GPs in primary care networks to offer more chronic illness services

This article is more than 12 months old

Patients with chronic illnesses will receive more comprehensive treatments with the setting up of new networks that will see private clinics offer additional services, such as counselling by nurses and health screening.

Starting this month, 340 private clinics have been grouped into 10 primary care networks (PCNs) islandwide. Of these, eight are new networks.

Under the system, general practitioners (GPs) in a network can pool their resources to offer extra services, such as diabetic eye and foot screening, which they could not provide because of high costs.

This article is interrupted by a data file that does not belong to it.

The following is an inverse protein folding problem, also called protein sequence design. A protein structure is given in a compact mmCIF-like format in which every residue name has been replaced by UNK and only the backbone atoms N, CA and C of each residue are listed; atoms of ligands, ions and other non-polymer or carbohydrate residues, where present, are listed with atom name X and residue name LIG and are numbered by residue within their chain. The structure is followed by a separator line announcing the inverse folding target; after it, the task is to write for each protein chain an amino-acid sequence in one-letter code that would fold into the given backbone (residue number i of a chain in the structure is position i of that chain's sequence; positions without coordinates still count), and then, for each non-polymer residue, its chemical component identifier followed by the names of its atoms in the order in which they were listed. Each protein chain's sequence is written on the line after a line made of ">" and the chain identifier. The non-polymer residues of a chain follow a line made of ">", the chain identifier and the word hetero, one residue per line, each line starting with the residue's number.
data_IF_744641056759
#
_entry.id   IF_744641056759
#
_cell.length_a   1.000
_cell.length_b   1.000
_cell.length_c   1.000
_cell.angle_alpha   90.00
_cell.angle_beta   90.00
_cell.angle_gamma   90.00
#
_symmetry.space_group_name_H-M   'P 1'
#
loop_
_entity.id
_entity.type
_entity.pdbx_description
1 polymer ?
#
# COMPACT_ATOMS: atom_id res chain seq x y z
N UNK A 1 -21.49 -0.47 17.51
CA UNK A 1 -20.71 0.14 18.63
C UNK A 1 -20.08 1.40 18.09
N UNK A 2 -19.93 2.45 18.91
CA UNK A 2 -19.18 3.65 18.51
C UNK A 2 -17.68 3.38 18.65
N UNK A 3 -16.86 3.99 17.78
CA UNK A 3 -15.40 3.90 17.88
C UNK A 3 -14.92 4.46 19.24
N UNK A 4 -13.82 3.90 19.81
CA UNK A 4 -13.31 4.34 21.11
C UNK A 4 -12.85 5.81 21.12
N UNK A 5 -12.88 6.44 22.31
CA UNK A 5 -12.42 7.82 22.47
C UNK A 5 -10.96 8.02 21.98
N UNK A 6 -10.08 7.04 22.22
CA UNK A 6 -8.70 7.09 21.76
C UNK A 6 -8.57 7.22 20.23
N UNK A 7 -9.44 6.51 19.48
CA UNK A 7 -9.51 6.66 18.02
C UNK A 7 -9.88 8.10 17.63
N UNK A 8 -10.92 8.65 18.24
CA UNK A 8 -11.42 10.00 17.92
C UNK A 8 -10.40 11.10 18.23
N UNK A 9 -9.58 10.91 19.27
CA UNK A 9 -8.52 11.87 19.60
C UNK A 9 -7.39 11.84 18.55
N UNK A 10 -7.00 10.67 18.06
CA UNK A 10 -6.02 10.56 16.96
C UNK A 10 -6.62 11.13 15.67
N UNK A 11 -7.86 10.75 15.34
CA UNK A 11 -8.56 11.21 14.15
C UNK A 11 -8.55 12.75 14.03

A full-time nurse counsellor is also out of the question for a small clinic, said Dr Wong Tien Hua, who runs Mutual Healthcare Medical Clinic in Sengkang.


"We are not a hospital, we don't have such resources. But with the scheme, we can share these resources with other GPs who are not even our business partners," Dr Wong added.

The PCN scheme was started as a ground-up initiative by Frontier Healthcare in 2012.

It is part of a broader strategy by the Ministry of Health to shift care from the hospital to the community by letting patients receive effective care closer to home.

The new networks join two existing ones run by Frontier Healthcare and the National University Health System.

A budget of $225 million has been set aside by the ministry to support the scheme for the next five years.

Senior Minister of State for Health Lam Pin Min said yesterday that his ministry had plans to expand the scheme since the first network was piloted in 2012. The 10 PCNs account for less than 25 per cent of all GPs.

"If we can reach 25 per cent of GP clinics, that will be a very good result," said Dr Lam.